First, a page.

• 73°

Growing green thumbs: China Grove Elementary starts garden

A closer look

Ethan Tran, a third-grader at China Grove Elementary School, leans over to peer at seedlings growing in the school’s new garden. Rebecca Rider/Salisbury Post

By Rebecca Rider


CHINA GROVE — It’s been a long time since China Grove Elementary School has had a garden. In fact, media center coordinator Beverly Litke isn’t sure if the school has ever had one — not really.

But the school had the beds for it. Just a few rectangular raised beds made out of simple wood boards. They were built seven or eight years ago for third-grade classes studying plant life.

Every year or so, a teacher will try to plant flowers or seeds in the hard, red clay, but the green-thumb experiments have always fizzled out.

“They’ve never done anything special,” Litke said.

But this year, Litke and the third-graders aim to change that. With trowels, watering cans and a horde of would-be gardeners armed with enthusiasm, if not knowledge, they hope to nurture something green and growing.

The idea is one Litke credits to a conversation with local farmer Josh Safrit.

“And he just happened to casually say, ‘Do you have a garden project?’” she recalled.

Litke told him about the empty beds, and Safrit told her about a grant.

The entire third grade helped put together the application for a grant from the Farm Bureau, with students writing letters asking for help getting the garden off the ground.

China Grove Elementary was awarded $200, which the school used to purchase soil, seeds and worms. Most of the money was spent on soil, Litke said, on the advice of local farmers who visited the school.

“The two farmers who came out here said, ‘Ain’t noting gonna grow in here,’” Litke said, laughing.

Now, the soil is rich and black, and starter squash plants hang over the edge of the beds. One bed has been devoted to growing corn from seed. The young plants came from the parents of third-grade teacher Gretchen Brown.

Each class takes a turn in the garden. For the students, it’s a living lesson.

“We’re learning how plants work,” student Margo said.

Traditionally, the third-graders spend the last part of the year learning the plant life cycle — from seed to bloom. Now, they get to see it happen right before their eyes.

Students, some of whom have never worked in a garden before, are eager to talk about the project, easily rattling off the names of the plants growing there: peppers, tomatoes, cucumber, corn. They’re even eager to talk about the worms, which some of the students have started naming for fun.

“My favorite part of working in the garden is when we get to actually plant in the garden because that’s just fun to me,” student Taylor said.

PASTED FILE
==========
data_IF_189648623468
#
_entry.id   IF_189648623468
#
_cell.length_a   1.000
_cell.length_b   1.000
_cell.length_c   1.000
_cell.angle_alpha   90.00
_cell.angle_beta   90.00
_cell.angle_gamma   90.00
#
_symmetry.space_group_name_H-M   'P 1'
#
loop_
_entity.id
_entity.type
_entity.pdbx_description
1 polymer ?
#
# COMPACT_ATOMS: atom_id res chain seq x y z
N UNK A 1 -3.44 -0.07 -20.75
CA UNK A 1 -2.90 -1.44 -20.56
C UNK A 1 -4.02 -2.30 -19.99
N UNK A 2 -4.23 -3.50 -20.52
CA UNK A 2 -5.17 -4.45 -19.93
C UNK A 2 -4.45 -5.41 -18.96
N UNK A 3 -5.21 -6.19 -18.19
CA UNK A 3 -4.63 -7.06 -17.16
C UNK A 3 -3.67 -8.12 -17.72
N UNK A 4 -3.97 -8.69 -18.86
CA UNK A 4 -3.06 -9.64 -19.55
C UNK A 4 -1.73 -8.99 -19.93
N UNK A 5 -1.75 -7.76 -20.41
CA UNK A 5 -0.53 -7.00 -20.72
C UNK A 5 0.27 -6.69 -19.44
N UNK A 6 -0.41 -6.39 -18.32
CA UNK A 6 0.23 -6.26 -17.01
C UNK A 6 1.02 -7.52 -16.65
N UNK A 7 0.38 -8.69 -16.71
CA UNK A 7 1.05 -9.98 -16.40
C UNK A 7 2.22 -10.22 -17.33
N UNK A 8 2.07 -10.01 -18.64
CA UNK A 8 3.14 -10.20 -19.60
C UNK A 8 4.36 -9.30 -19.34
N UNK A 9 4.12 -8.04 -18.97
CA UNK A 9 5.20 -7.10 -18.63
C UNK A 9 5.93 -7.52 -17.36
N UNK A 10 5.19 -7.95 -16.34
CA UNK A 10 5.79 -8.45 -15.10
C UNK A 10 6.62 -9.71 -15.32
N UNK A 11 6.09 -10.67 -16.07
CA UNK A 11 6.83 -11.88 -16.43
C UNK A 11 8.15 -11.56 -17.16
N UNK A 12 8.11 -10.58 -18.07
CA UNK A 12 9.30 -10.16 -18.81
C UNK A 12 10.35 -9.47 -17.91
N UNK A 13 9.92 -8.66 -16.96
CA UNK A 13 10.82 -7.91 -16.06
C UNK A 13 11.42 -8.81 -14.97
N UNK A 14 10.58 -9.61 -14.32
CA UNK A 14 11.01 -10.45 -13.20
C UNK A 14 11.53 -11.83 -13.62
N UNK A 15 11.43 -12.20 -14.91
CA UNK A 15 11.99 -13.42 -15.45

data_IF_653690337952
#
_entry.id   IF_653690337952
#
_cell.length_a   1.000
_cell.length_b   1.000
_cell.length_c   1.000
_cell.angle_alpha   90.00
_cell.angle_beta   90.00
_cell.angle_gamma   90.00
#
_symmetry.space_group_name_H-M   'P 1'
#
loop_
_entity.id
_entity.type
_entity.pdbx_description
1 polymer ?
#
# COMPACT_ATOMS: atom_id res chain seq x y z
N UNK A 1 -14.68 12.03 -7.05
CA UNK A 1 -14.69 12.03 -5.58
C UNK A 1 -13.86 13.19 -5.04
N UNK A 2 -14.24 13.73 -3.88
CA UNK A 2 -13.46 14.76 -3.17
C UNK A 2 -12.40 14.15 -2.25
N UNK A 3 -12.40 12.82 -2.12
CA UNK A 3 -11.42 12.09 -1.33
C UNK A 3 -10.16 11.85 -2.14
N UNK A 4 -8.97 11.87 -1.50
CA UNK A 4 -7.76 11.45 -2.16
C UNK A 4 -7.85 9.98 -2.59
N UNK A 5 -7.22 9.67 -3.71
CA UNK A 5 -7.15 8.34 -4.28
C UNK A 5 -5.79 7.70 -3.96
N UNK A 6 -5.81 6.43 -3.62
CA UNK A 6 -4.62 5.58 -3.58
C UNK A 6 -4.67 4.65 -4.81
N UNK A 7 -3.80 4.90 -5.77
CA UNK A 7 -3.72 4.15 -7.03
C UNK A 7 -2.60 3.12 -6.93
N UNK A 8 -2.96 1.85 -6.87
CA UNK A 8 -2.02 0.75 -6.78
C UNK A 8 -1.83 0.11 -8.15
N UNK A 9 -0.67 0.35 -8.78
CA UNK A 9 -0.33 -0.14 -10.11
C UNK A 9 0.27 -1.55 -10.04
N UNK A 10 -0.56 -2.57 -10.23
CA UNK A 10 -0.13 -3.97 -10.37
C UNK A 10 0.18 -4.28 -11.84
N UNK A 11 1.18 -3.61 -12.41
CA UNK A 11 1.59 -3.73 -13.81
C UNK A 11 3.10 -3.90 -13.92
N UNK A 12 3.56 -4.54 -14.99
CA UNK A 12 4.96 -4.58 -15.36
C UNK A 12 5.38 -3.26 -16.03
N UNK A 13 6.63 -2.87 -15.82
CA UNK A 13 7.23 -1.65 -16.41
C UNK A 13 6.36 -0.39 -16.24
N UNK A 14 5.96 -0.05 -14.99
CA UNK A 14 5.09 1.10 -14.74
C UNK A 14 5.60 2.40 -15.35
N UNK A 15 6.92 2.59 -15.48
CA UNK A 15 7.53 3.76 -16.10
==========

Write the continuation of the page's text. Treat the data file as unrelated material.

And then there’s the magic of watching seeds sprout, grow and turn into something with leaves. Then it produces food. Some students have found that, while they’re waiting for that eventual day, they’re learning something else along the way.

“It would kind of teach us patience so we’re not always eager and stuff,” student Hailie said.

School’s almost out, but Litke said she plans to continue tending the garden through the summer. She’s thinking about enlisting the help of students in summer school. If not, the care — and the crop — will go to the school’s custodial staff.

But she, and others at the school, hope the garden will last far longer than the summer season.

Contact reporter Rebecca Rider at 704-797-4264. 


High School

High school football: Hornets overpower South to secure playoff spot


Jeffrey MacDonald won’t be released despite deteriorating health


Amazon warehouse workers reject union in Alabama


Ex-NFL player’s brain to be probed for trauma-related harm after Rock Hill shootings


Duke University to require COVID vaccinations for fall term


Cooper OKs bill offering K-12 students summer school option

High School

High school football: Record night for Pinckney as East cruises; Carson wins thriller in OT


D-Day survivor, WWII torch bearer Ray Lambert dies at 100


Prince Philip was always defined by role as husband of British queen


One dead, several injured after head-on collision in China Grove


Man, woman charged for selling drugs to undercover deputies


Blotter: Rowan County man charged with indecent liberties with children


Spencer town board gets look at Park Plaza progress


‘Applicant market’: Unemployment rate improving as businesses hire more workers


National, local business leaders praise Salisbury’s initiative to support Black-owned operations


Tillis has prostate cancer surgery


Adverse reactions surface from Johnson & Johnson vaccine


Expert: Lack of oxygen killed George Floyd, not drugs


Quotes of the week


Biden seeks crackdown on homemade firearms


Victim of former NFL player’s rampage wrote of faith, life’s fragility


Wrongly imprisoned man gets $750,000

High School

West falls to Statesville, finishes second in NPC


Middle, high school students head back to classes full time